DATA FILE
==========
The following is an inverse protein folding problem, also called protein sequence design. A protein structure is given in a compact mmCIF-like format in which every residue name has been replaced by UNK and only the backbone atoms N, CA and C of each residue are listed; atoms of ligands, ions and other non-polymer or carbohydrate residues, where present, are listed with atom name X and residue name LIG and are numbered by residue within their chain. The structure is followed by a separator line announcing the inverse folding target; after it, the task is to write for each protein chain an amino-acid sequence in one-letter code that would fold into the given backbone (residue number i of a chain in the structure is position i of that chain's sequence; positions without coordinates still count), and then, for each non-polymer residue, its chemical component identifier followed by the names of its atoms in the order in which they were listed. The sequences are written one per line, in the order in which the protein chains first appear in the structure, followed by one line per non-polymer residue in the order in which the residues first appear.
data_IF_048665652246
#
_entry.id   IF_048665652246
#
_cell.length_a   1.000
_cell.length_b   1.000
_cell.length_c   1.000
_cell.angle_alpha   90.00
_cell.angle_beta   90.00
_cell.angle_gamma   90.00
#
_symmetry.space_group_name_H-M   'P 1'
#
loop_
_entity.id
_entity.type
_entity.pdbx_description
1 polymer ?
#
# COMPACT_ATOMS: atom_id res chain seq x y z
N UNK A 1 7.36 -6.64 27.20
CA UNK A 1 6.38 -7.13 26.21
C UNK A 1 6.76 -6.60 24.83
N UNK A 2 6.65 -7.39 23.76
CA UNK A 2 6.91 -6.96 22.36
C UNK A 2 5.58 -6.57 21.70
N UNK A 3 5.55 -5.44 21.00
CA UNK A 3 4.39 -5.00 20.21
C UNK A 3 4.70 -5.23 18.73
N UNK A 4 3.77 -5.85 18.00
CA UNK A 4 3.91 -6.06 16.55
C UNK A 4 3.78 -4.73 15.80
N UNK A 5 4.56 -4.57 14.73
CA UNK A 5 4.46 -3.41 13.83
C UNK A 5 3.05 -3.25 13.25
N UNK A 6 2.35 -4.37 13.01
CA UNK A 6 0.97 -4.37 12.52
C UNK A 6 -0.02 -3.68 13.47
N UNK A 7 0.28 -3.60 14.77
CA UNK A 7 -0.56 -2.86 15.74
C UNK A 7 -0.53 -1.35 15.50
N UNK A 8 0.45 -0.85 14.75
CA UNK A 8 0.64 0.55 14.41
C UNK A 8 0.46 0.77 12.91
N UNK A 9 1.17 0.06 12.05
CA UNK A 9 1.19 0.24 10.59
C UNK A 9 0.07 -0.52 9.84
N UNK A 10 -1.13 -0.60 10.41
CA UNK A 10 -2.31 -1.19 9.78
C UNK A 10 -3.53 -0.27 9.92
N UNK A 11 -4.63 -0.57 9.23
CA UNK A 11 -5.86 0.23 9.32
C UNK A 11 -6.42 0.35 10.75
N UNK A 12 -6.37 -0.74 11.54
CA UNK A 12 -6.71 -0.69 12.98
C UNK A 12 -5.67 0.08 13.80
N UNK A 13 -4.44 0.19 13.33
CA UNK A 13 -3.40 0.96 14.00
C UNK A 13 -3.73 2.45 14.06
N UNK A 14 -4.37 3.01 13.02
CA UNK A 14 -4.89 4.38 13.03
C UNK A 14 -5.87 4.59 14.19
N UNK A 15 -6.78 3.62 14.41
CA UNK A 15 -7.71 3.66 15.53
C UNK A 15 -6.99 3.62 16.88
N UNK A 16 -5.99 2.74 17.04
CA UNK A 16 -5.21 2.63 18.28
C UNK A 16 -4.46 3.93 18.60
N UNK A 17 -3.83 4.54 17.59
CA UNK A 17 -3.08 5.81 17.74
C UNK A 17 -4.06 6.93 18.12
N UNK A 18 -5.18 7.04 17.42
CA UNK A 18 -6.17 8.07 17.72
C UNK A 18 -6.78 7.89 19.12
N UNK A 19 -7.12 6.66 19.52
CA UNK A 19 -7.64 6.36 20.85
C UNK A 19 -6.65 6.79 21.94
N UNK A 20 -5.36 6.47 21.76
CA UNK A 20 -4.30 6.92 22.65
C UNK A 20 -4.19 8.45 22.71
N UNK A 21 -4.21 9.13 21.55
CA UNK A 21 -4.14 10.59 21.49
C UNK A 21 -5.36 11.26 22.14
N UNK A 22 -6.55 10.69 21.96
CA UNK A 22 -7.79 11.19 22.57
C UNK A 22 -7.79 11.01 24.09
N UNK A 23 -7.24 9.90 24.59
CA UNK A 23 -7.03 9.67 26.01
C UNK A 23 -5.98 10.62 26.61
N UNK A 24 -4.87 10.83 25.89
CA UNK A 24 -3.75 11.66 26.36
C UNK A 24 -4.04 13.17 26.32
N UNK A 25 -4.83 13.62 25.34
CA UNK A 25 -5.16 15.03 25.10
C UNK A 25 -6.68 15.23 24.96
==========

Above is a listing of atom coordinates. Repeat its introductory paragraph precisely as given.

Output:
The following is an inverse protein folding problem, also called protein sequence design. A protein structure is given in a compact mmCIF-like format in which every residue name has been replaced by UNK and only the backbone atoms N, CA and C of each residue are listed; atoms of ligands, ions and other non-polymer or carbohydrate residues, where present, are listed with atom name X and residue name LIG and are numbered by residue within their chain. The structure is followed by a separator line announcing the inverse folding target; after it, the task is to write for each protein chain an amino-acid sequence in one-letter code that would fold into the given backbone (residue number i of a chain in the structure is position i of that chain's sequence; positions without coordinates still count), and then, for each non-polymer residue, its chemical component identifier followed by the names of its atoms in the order in which they were listed. The sequences are written one per line, in the order in which the protein chains first appear in the structure, followed by one line per non-polymer residue in the order in which the residues first appear.